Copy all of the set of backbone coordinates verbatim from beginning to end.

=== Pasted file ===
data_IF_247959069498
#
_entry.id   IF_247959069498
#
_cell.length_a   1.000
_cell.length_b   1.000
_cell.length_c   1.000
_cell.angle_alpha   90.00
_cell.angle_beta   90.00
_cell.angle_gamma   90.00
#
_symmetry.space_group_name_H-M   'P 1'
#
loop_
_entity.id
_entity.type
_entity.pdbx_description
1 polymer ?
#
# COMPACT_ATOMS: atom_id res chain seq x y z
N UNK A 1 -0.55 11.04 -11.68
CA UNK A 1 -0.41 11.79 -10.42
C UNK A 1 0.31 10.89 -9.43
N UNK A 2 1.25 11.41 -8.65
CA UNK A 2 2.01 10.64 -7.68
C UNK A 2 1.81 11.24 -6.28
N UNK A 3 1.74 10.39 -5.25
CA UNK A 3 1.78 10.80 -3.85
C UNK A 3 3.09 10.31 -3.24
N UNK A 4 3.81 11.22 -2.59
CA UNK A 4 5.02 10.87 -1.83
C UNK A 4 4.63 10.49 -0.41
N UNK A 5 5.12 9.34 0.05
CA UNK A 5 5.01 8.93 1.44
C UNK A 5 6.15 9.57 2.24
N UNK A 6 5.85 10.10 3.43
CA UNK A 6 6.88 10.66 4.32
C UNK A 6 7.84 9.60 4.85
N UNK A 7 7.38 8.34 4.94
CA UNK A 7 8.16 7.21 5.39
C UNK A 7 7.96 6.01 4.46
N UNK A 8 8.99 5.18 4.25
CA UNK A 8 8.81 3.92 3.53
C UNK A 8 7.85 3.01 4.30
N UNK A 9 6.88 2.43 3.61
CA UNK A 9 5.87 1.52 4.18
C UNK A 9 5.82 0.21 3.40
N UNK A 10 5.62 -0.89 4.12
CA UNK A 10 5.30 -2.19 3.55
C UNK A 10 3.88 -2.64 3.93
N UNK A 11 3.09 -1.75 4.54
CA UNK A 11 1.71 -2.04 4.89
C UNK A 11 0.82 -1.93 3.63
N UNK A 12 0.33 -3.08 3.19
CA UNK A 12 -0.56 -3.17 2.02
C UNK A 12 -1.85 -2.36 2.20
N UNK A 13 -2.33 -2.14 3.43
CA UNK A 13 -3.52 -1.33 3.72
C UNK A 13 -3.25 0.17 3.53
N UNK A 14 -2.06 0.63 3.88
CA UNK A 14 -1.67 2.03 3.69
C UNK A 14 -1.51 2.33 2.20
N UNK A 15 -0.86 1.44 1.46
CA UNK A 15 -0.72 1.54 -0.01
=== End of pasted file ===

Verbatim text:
data_IF_247959069498
#
_entry.id   IF_247959069498
#
_cell.length_a   1.000
_cell.length_b   1.000
_cell.length_c   1.000
_cell.angle_alpha   90.00
_cell.angle_beta   90.00
_cell.angle_gamma   90.00
#
_symmetry.space_group_name_H-M   'P 1'
#
loop_
_entity.id
_entity.type
_entity.pdbx_description
1 polymer ?
#
# COMPACT_ATOMS: atom_id res chain seq x y z
N UNK A 1 -0.55 11.04 -11.68
CA UNK A 1 -0.41 11.79 -10.42
C UNK A 1 0.31 10.89 -9.43
N UNK A 2 1.25 11.41 -8.65
CA UNK A 2 2.01 10.64 -7.68
C UNK A 2 1.81 11.24 -6.28
N UNK A 3 1.74 10.39 -5.25
CA UNK A 3 1.78 10.80 -3.85
C UNK A 3 3.09 10.31 -3.24
N UNK A 4 3.81 11.22 -2.59
CA UNK A 4 5.02 10.87 -1.83
C UNK A 4 4.63 10.49 -0.41
N UNK A 5 5.12 9.34 0.05
CA UNK A 5 5.01 8.93 1.44
C UNK A 5 6.15 9.57 2.24
N UNK A 6 5.85 10.10 3.43
CA UNK A 6 6.88 10.66 4.32
C UNK A 6 7.84 9.60 4.85
N UNK A 7 7.38 8.34 4.94
CA UNK A 7 8.16 7.21 5.39
C UNK A 7 7.96 6.01 4.46
N UNK A 8 8.99 5.18 4.25
CA UNK A 8 8.81 3.92 3.53
C UNK A 8 7.85 3.01 4.30
N UNK A 9 6.88 2.43 3.61
CA UNK A 9 5.87 1.52 4.18
C UNK A 9 5.82 0.21 3.40
N UNK A 10 5.62 -0.89 4.12
CA UNK A 10 5.30 -2.19 3.55
C UNK A 10 3.88 -2.64 3.93
N UNK A 11 3.09 -1.75 4.54
CA UNK A 11 1.71 -2.04 4.89
C UNK A 11 0.82 -1.93 3.63
N UNK A 12 0.33 -3.08 3.19
CA UNK A 12 -0.56 -3.17 2.02
C UNK A 12 -1.85 -2.36 2.20
N UNK A 13 -2.33 -2.14 3.43
CA UNK A 13 -3.52 -1.33 3.72
C UNK A 13 -3.25 0.17 3.53
N UNK A 14 -2.06 0.63 3.88
CA UNK A 14 -1.67 2.03 3.69
C UNK A 14 -1.51 2.33 2.20
N UNK A 15 -0.86 1.44 1.46
CA UNK A 15 -0.72 1.54 -0.01